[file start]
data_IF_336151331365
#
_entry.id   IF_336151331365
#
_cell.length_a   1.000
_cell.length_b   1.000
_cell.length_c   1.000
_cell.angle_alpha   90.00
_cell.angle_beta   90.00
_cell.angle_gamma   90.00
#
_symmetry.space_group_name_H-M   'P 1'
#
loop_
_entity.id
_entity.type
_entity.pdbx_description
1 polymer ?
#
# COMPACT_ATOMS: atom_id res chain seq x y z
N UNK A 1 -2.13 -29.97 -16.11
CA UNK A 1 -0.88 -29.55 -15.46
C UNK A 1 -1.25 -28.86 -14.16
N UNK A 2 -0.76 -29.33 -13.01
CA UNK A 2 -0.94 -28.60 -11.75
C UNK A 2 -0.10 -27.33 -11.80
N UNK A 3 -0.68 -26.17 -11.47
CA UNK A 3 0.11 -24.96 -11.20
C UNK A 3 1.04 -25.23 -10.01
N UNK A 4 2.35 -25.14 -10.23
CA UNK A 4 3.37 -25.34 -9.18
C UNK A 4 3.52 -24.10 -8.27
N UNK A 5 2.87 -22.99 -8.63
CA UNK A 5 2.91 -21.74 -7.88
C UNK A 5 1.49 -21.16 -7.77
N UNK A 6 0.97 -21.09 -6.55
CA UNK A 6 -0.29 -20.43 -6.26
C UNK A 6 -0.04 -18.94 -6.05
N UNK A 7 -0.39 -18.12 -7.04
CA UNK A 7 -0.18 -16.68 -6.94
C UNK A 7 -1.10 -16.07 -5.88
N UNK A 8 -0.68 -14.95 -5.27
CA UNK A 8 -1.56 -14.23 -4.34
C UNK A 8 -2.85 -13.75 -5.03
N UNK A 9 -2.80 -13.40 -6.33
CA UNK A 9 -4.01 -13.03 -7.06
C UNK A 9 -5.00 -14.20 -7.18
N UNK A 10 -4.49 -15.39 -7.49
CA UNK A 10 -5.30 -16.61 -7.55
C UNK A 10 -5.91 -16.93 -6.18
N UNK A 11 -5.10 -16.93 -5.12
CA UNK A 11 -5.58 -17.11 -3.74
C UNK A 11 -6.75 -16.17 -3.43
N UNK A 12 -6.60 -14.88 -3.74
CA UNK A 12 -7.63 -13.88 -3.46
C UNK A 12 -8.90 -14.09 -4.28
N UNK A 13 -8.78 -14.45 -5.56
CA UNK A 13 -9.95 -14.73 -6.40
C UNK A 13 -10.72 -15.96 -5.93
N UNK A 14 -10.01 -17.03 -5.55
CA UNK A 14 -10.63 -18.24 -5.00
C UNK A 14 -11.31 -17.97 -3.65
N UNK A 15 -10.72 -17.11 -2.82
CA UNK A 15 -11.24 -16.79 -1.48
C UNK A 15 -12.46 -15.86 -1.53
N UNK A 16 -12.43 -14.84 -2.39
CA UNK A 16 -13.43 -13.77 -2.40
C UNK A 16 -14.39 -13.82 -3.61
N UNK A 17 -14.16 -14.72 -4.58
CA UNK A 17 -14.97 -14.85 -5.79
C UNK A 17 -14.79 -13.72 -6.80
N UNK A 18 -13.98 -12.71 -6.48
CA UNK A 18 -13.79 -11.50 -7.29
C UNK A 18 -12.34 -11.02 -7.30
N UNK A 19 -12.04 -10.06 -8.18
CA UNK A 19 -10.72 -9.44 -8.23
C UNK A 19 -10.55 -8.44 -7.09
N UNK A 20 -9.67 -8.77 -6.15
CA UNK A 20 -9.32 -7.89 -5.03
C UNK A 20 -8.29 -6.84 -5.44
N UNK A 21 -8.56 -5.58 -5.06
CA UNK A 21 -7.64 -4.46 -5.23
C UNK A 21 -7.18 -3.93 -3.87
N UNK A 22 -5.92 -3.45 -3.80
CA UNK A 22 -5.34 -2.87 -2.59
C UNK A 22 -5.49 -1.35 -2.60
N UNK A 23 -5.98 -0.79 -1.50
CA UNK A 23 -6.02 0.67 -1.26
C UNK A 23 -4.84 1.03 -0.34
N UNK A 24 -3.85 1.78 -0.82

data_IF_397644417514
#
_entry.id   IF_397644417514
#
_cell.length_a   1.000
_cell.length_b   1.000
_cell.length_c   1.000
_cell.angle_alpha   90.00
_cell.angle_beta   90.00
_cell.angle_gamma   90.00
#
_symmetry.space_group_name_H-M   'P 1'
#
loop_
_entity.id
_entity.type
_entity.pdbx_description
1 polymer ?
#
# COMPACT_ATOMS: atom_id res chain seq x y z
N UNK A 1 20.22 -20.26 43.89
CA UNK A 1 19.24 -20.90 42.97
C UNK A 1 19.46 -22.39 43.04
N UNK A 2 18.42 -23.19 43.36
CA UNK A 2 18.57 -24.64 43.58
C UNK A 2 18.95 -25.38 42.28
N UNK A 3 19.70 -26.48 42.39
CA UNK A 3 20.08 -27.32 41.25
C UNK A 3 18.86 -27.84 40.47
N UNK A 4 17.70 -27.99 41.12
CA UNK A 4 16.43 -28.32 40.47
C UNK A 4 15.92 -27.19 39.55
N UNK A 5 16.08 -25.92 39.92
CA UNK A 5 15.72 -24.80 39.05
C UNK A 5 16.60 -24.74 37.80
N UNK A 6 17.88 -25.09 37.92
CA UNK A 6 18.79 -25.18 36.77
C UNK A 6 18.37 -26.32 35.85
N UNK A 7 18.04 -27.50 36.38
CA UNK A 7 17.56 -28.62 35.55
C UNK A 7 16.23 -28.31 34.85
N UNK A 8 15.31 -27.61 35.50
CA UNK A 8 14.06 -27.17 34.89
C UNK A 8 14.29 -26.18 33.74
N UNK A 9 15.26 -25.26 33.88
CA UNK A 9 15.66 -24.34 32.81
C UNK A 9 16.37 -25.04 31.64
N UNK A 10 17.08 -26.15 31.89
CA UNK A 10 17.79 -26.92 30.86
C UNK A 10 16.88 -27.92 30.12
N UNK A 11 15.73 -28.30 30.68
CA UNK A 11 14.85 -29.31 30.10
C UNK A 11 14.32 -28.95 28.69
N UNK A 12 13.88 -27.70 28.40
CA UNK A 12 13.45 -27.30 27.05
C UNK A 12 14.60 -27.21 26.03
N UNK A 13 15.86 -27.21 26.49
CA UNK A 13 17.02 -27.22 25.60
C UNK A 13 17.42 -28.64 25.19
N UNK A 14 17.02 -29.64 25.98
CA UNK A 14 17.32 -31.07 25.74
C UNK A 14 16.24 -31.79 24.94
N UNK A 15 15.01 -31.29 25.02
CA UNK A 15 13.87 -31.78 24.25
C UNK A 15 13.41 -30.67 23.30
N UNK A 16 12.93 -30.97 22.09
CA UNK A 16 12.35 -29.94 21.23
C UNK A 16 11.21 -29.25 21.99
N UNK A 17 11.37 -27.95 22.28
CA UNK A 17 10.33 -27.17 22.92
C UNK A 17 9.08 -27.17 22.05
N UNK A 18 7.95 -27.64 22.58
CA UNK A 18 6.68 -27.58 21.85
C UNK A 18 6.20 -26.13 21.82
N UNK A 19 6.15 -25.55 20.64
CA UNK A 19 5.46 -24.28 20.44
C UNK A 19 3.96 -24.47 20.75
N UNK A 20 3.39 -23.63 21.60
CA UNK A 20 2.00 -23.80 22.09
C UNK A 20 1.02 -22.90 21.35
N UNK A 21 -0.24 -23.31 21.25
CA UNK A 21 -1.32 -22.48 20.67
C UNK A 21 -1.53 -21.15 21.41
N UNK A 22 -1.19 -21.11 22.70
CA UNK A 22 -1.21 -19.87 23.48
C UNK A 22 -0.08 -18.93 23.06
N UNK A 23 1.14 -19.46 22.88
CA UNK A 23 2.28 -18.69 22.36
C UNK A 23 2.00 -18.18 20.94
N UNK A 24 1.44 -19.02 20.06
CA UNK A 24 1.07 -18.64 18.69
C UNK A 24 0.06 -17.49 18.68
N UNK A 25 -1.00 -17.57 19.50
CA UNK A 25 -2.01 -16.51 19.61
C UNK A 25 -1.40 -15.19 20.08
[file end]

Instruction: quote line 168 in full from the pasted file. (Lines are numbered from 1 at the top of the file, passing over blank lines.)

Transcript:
N UNK A 20 3.39 -23.63 21.60